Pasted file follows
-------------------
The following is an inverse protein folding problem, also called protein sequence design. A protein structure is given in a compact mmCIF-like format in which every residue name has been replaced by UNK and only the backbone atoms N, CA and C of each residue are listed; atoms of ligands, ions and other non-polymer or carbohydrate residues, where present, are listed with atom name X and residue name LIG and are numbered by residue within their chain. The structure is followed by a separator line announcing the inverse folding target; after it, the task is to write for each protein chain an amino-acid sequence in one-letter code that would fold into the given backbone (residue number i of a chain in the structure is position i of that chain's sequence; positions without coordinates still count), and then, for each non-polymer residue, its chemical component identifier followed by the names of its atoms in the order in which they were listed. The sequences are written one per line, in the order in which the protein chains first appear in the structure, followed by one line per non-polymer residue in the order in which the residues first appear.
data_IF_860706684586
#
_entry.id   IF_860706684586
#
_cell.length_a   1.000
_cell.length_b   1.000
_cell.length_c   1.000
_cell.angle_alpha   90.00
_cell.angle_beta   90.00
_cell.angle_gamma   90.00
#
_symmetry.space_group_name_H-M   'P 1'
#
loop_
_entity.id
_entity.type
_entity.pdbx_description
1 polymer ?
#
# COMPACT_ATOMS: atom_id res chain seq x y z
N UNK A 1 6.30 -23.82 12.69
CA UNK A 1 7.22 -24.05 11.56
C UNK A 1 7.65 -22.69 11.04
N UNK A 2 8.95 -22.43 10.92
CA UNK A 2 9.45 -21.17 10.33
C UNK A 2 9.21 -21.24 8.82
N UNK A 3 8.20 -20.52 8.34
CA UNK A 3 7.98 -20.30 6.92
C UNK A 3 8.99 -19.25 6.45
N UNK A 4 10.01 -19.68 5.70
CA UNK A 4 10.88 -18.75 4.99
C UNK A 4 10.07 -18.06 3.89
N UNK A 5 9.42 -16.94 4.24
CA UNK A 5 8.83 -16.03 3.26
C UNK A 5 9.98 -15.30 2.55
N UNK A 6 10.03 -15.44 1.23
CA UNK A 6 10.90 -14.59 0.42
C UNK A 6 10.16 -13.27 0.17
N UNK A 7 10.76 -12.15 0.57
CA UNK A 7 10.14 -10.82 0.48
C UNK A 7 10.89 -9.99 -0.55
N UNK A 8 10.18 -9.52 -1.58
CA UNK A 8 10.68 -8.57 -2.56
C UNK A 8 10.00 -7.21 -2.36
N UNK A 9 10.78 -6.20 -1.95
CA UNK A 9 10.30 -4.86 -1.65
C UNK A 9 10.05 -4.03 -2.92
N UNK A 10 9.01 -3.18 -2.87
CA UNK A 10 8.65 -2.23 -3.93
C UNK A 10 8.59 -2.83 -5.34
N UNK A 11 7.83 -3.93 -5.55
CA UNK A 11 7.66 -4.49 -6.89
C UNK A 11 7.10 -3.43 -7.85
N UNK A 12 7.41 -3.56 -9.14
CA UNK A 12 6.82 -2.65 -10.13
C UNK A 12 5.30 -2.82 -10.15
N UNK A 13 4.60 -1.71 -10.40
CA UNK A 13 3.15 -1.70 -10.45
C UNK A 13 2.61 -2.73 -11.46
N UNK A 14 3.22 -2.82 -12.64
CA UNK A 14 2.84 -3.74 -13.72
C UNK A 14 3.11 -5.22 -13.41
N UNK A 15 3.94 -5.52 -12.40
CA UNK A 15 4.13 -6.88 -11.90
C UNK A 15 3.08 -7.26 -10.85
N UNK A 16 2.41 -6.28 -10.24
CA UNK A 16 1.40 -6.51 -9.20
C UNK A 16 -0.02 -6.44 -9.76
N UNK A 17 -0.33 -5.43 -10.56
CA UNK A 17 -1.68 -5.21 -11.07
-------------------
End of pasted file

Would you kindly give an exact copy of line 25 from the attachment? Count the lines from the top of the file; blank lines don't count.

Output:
N UNK A 2 8.95 -22.43 10.92